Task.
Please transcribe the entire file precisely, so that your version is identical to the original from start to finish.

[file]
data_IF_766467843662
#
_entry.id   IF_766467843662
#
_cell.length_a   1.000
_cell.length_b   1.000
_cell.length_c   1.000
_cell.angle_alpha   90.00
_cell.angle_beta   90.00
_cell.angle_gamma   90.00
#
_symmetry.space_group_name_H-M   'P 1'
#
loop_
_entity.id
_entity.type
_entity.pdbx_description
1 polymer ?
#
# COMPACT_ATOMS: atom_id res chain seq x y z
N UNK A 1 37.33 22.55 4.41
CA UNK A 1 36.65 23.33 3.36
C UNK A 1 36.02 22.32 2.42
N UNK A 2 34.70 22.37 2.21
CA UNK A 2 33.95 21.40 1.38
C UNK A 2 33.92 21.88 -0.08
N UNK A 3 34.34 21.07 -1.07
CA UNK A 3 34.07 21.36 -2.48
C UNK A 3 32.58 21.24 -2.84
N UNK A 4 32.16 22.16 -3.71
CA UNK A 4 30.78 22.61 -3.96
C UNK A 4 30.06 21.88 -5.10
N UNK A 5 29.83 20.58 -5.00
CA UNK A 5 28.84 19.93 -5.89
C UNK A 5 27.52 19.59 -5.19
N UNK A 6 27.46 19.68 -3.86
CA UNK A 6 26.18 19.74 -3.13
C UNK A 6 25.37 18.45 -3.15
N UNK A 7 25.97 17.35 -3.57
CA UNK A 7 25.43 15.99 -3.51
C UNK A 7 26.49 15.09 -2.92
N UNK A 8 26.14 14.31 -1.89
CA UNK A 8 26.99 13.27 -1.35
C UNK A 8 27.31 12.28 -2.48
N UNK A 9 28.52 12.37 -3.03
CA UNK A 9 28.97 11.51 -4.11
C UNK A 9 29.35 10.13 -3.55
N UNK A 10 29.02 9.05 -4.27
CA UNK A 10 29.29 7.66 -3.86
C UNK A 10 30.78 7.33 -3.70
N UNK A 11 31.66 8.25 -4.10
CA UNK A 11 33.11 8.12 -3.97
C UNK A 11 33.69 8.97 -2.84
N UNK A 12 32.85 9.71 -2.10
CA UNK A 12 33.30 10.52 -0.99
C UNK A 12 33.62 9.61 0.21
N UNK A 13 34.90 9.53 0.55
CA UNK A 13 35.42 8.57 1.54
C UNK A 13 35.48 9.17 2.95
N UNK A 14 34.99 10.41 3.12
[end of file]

data_IF_766467843662
#
_entry.id   IF_766467843662
#
_cell.length_a   1.000
_cell.length_b   1.000
_cell.length_c   1.000
_cell.angle_alpha   90.00
_cell.angle_beta   90.00
_cell.angle_gamma   90.00
#
_symmetry.space_group_name_H-M   'P 1'
#
loop_
_entity.id
_entity.type
_entity.pdbx_description
1 polymer ?
#
# COMPACT_ATOMS: atom_id res chain seq x y z
N UNK A 1 37.33 22.55 4.41
CA UNK A 1 36.65 23.33 3.36
C UNK A 1 36.02 22.32 2.42
N UNK A 2 34.70 22.37 2.21
CA UNK A 2 33.95 21.40 1.38
C UNK A 2 33.92 21.88 -0.08
N UNK A 3 34.34 21.07 -1.07
CA UNK A 3 34.07 21.36 -2.48
C UNK A 3 32.58 21.24 -2.84
N UNK A 4 32.16 22.16 -3.71
CA UNK A 4 30.78 22.61 -3.96
C UNK A 4 30.06 21.88 -5.10
N UNK A 5 29.83 20.58 -5.00
CA UNK A 5 28.84 19.93 -5.89
C UNK A 5 27.52 19.59 -5.19
N UNK A 6 27.46 19.68 -3.86
CA UNK A 6 26.18 19.74 -3.13
C UNK A 6 25.37 18.45 -3.15
N UNK A 7 25.97 17.35 -3.57
CA UNK A 7 25.43 15.99 -3.51
C UNK A 7 26.49 15.09 -2.92
N UNK A 8 26.14 14.31 -1.89
CA UNK A 8 26.99 13.27 -1.35
C UNK A 8 27.31 12.28 -2.48
N UNK A 9 28.52 12.37 -3.03
CA UNK A 9 28.97 11.51 -4.11
C UNK A 9 29.35 10.13 -3.55
N UNK A 10 29.02 9.05 -4.27
CA UNK A 10 29.29 7.66 -3.86
C UNK A 10 30.78 7.33 -3.70
N UNK A 11 31.66 8.25 -4.10
CA UNK A 11 33.11 8.12 -3.97
C UNK A 11 33.69 8.97 -2.84
N UNK A 12 32.85 9.71 -2.10
CA UNK A 12 33.30 10.52 -0.99
C UNK A 12 33.62 9.61 0.21
N UNK A 13 34.90 9.53 0.55
CA UNK A 13 35.42 8.57 1.54
C UNK A 13 35.48 9.17 2.95
N UNK A 14 34.99 10.41 3.12